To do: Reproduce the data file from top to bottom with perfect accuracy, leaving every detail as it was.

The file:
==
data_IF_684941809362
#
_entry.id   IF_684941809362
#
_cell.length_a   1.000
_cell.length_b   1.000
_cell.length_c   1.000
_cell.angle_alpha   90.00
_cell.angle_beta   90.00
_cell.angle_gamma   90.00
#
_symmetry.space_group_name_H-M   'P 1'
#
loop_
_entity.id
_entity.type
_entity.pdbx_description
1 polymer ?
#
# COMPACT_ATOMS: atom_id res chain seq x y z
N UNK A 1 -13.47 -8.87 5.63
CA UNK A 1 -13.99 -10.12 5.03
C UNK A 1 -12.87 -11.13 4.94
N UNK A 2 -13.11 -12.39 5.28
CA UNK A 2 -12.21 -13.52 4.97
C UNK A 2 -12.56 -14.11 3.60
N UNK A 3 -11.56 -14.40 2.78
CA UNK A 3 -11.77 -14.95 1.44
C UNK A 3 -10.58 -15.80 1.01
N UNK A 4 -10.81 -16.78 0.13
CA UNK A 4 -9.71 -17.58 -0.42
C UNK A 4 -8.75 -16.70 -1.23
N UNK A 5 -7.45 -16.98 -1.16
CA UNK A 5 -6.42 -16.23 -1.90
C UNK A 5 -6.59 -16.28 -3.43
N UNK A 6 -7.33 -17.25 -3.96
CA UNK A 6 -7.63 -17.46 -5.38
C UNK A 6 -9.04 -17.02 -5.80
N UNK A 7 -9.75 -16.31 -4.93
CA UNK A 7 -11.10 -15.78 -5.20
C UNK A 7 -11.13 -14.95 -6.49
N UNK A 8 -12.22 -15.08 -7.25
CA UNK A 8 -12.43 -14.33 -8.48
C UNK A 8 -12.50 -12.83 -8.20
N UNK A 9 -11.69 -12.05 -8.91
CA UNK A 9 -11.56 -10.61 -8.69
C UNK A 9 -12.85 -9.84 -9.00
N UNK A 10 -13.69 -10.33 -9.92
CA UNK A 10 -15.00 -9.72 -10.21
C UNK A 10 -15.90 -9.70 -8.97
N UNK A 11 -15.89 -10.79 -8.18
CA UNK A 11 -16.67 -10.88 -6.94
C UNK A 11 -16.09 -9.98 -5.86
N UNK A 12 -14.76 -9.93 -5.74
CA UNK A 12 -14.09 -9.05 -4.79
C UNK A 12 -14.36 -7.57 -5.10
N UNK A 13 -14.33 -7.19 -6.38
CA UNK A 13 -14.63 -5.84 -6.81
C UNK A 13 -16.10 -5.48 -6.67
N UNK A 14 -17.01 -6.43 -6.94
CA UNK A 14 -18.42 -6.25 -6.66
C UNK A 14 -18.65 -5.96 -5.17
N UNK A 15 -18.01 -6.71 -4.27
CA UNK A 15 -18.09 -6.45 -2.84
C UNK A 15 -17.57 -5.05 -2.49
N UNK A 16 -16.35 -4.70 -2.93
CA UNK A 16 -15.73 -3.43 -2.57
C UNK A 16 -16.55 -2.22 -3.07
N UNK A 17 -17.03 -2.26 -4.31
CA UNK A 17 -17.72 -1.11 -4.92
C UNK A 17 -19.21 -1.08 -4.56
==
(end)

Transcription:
data_IF_684941809362
#
_entry.id   IF_684941809362
#
_cell.length_a   1.000
_cell.length_b   1.000
_cell.length_c   1.000
_cell.angle_alpha   90.00
_cell.angle_beta   90.00
_cell.angle_gamma   90.00
#
_symmetry.space_group_name_H-M   'P 1'
#
loop_
_entity.id
_entity.type
_entity.pdbx_description
1 polymer ?
#
# COMPACT_ATOMS: atom_id res chain seq x y z
N UNK A 1 -13.47 -8.87 5.63
CA UNK A 1 -13.99 -10.12 5.03
C UNK A 1 -12.87 -11.13 4.94
N UNK A 2 -13.11 -12.39 5.28
CA UNK A 2 -12.21 -13.52 4.97
C UNK A 2 -12.56 -14.11 3.60
N UNK A 3 -11.56 -14.40 2.78
CA UNK A 3 -11.77 -14.95 1.44
C UNK A 3 -10.58 -15.80 1.01
N UNK A 4 -10.81 -16.78 0.13
CA UNK A 4 -9.71 -17.58 -0.42
C UNK A 4 -8.75 -16.70 -1.23
N UNK A 5 -7.45 -16.98 -1.16
CA UNK A 5 -6.42 -16.23 -1.90
C UNK A 5 -6.59 -16.28 -3.43
N UNK A 6 -7.33 -17.25 -3.96
CA UNK A 6 -7.63 -17.46 -5.38
C UNK A 6 -9.04 -17.02 -5.80
N UNK A 7 -9.75 -16.31 -4.93
CA UNK A 7 -11.10 -15.78 -5.20
C UNK A 7 -11.13 -14.95 -6.49
N UNK A 8 -12.22 -15.08 -7.25
CA UNK A 8 -12.43 -14.33 -8.48
C UNK A 8 -12.50 -12.83 -8.20
N UNK A 9 -11.69 -12.05 -8.91
CA UNK A 9 -11.56 -10.61 -8.69
C UNK A 9 -12.85 -9.84 -9.00
N UNK A 10 -13.69 -10.33 -9.92
CA UNK A 10 -15.00 -9.72 -10.21
C UNK A 10 -15.90 -9.70 -8.97
N UNK A 11 -15.89 -10.79 -8.18
CA UNK A 11 -16.67 -10.88 -6.94
C UNK A 11 -16.09 -9.98 -5.86
N UNK A 12 -14.76 -9.93 -5.74
CA UNK A 12 -14.09 -9.05 -4.79
C UNK A 12 -14.36 -7.57 -5.10
N UNK A 13 -14.33 -7.19 -6.38
CA UNK A 13 -14.63 -5.84 -6.81
C UNK A 13 -16.10 -5.48 -6.67
N UNK A 14 -17.01 -6.43 -6.94
CA UNK A 14 -18.42 -6.25 -6.66
C UNK A 14 -18.65 -5.96 -5.17
N UNK A 15 -18.01 -6.71 -4.27
CA UNK A 15 -18.09 -6.45 -2.84
C UNK A 15 -17.57 -5.05 -2.49
N UNK A 16 -16.35 -4.70 -2.93
CA UNK A 16 -15.73 -3.43 -2.57
C UNK A 16 -16.55 -2.22 -3.07
N UNK A 17 -17.03 -2.26 -4.31
CA UNK A 17 -17.72 -1.11 -4.92
C UNK A 17 -19.21 -1.08 -4.56